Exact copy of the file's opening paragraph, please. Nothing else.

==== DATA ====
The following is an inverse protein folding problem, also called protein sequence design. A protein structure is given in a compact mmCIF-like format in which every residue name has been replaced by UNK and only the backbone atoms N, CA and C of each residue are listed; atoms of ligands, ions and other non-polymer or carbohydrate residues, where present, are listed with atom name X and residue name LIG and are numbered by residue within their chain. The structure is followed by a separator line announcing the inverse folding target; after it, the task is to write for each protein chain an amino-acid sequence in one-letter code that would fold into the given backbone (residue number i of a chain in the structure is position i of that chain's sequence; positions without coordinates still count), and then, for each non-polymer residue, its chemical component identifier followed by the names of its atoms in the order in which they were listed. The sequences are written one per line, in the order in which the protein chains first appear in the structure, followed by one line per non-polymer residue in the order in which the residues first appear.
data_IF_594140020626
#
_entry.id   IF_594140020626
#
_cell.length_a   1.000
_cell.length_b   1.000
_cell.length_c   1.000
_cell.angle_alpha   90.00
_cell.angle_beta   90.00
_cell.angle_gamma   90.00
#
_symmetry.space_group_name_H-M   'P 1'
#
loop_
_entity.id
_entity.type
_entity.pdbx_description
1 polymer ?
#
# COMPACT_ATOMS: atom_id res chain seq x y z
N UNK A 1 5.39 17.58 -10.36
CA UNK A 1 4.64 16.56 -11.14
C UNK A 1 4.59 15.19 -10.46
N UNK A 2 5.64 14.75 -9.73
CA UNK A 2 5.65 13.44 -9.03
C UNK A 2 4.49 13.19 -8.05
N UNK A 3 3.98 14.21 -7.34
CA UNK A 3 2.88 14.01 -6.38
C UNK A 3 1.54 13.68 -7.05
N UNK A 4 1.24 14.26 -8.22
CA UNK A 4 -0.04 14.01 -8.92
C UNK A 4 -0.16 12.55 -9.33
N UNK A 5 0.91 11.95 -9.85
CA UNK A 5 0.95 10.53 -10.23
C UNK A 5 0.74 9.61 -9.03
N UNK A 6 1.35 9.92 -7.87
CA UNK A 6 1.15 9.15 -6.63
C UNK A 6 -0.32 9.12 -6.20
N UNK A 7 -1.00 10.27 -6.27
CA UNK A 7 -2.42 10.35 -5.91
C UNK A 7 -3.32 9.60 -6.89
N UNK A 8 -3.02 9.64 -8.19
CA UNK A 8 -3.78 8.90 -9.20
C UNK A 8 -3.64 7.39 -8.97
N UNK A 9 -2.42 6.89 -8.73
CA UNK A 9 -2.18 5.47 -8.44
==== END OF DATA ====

The following is an inverse protein folding problem, also called protein sequence design. A protein structure is given in a compact mmCIF-like format in which every residue name has been replaced by UNK and only the backbone atoms N, CA and C of each residue are listed; atoms of ligands, ions and other non-polymer or carbohydrate residues, where present, are listed with atom name X and residue name LIG and are numbered by residue within their chain. The structure is followed by a separator line announcing the inverse folding target; after it, the task is to write for each protein chain an amino-acid sequence in one-letter code that would fold into the given backbone (residue number i of a chain in the structure is position i of that chain's sequence; positions without coordinates still count), and then, for each non-polymer residue, its chemical component identifier followed by the names of its atoms in the order in which they were listed. The sequences are written one per line, in the order in which the protein chains first appear in the structure, followed by one line per non-polymer residue in the order in which the residues first appear.